Man binned CSA letters because he couldn’t read
A man who can't read or write has been found guilty of failing to provide information to the Child Support Agency without reasonable excuse.
Colm Phillips (35) was given a conditional discharge after a judge heard how he binned letters requesting details of his earnings.
Belfast Magistrates Court was told Mr Phillips, a labourer from Juniper Park, Dunmurry, also has learning difficulties and suffers from an severe stammer.
He was prosecuted for ignoring correspondence and reminders sent by the CSA last July and August.
Mr Phillips, who stressed he was not trying to avoid paying child maintenance, gave evidence that he is only able to sign his name. “Most letters I get are not important; I bin them,” he said.
He told defence counsel Sean O'Hare how he only became aware of the Agency's attempts to contact him after his sister spotted a court summons.
During cross examination, prosecuting barrister Kenneth Wilson said: “I'm putting it to you that you actually can read sufficiently to read these letters and you did know you should respond to them but you just chose to ignore them.”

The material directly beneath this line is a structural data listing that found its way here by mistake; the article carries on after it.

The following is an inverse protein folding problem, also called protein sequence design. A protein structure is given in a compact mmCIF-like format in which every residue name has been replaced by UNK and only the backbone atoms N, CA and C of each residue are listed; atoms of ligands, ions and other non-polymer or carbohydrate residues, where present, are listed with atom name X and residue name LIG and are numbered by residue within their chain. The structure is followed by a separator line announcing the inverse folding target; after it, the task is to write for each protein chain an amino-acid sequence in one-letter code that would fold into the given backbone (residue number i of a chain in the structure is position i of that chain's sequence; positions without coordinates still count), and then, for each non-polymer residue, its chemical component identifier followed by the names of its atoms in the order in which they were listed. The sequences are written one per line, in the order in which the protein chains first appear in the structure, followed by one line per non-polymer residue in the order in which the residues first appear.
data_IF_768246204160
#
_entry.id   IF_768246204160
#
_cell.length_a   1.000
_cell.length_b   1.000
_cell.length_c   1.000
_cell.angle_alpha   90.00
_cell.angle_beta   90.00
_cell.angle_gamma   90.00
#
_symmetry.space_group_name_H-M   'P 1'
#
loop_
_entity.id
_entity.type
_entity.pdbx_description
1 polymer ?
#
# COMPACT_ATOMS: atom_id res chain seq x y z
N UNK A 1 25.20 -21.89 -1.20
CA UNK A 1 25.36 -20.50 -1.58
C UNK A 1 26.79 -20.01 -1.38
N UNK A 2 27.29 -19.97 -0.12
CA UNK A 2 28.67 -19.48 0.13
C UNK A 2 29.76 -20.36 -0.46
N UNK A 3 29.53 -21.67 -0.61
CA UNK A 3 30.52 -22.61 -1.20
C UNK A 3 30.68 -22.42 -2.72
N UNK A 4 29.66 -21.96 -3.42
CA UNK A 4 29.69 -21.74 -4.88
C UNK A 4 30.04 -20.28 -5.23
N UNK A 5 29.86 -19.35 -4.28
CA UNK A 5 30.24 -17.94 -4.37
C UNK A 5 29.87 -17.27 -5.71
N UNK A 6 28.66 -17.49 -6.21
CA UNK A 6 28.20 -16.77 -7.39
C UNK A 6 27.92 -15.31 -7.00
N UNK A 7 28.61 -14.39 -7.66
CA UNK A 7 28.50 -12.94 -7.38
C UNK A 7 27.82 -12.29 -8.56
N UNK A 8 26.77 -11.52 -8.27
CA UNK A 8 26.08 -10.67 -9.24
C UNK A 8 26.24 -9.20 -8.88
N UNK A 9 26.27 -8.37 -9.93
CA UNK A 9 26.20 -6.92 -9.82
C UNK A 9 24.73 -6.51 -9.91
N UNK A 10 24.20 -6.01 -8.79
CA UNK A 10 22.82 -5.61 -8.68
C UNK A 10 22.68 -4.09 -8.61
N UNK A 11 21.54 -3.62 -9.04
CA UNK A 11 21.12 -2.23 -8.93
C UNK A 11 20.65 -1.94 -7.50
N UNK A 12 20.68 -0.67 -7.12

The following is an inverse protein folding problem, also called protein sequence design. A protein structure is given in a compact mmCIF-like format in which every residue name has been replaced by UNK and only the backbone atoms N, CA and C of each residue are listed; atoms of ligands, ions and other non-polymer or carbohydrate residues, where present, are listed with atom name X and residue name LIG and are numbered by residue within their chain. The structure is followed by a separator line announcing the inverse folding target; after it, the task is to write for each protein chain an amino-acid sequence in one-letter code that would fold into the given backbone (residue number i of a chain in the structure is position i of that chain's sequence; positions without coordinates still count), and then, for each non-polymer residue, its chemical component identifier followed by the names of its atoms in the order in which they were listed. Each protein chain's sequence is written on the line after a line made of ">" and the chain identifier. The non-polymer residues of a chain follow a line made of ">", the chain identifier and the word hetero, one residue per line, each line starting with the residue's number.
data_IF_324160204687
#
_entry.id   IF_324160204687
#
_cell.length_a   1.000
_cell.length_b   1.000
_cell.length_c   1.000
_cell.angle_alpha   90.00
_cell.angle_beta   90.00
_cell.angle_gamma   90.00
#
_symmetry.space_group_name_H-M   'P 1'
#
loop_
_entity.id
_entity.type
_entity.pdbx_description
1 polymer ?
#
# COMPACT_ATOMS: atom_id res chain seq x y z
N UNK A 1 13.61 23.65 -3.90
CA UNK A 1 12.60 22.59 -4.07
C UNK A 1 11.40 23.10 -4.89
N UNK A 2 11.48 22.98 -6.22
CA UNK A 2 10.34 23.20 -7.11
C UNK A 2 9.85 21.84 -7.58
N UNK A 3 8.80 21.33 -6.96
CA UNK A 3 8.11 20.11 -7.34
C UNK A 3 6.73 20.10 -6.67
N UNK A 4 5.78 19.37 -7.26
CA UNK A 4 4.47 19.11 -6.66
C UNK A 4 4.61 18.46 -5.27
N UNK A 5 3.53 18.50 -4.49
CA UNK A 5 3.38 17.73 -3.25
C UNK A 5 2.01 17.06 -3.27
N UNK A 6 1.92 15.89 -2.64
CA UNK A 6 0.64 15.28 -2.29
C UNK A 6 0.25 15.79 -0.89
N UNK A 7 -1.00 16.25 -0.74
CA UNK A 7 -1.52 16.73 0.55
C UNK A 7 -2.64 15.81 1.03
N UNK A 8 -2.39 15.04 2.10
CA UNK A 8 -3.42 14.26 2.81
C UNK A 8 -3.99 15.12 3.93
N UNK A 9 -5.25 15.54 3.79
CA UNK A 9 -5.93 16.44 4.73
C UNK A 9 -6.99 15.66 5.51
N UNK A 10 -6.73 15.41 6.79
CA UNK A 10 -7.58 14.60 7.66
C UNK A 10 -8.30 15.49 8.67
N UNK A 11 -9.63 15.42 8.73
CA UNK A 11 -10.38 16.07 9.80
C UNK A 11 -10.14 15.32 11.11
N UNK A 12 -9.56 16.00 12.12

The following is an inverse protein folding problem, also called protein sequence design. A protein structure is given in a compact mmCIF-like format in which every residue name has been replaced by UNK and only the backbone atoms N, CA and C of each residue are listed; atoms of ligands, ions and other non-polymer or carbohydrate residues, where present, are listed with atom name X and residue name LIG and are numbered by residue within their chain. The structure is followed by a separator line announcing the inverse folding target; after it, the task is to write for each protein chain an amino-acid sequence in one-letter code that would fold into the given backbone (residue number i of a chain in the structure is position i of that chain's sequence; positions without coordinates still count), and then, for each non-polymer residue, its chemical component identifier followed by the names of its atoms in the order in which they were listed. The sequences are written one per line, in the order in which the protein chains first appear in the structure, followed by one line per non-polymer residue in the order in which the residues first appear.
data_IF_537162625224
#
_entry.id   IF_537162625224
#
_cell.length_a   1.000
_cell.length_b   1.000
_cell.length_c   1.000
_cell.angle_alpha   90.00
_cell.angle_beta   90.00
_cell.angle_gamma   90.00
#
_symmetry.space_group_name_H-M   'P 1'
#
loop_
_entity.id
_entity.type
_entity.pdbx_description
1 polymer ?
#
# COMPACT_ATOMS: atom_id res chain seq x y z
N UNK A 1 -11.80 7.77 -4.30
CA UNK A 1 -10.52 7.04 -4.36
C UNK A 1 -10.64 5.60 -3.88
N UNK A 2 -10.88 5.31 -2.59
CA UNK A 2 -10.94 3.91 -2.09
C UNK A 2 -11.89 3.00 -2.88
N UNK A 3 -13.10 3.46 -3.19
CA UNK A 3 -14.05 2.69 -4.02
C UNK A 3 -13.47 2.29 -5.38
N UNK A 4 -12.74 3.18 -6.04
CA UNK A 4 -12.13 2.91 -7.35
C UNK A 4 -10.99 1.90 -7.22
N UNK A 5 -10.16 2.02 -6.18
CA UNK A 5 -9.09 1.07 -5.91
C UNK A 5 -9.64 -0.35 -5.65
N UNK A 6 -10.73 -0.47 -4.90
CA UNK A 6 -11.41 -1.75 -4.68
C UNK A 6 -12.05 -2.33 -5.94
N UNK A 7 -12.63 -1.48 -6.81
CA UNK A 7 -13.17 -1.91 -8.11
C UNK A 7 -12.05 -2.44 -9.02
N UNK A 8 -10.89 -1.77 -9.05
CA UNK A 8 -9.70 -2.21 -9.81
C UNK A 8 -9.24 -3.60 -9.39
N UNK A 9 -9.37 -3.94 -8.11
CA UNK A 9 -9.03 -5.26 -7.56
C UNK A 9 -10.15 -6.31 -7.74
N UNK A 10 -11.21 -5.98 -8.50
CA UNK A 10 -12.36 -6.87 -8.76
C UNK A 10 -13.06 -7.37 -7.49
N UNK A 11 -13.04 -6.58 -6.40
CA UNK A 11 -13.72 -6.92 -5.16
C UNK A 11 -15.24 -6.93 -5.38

However, Mr Phillips replied: “I'm 35 and I haven't answered a letter in my life.”
His sister Mary Phillips, who deals with official correspondence on his behalf, told how he had suffered embarrassment at his learning difficulties and stammer.
“My brother was moved out of secondary school at the end of first year because of his disability,” she told the court.
She claimed he was put into a special school where the authorities just hoped for the best.
“I know he does have a stammer but you would probably get more information out of Colm over the phone than you would ever get in a letter,” she added.
Despite the defence submissions, District Judge Philip Mateer held that the accused had failed to provide information without reasonable excuse.
Conditionally discharging him for 12 months, Mr Mateer accepted Mr Phillips was unable to understand the correspondence, but said methods to deal with this should have been in place.
“It's an impediment on Mr Phillips’ life that he has not been able to read or write,” the judge remarked. “We all live in a society where demands are made of us by the state. He will be aware the method most commonly used is to send letters.”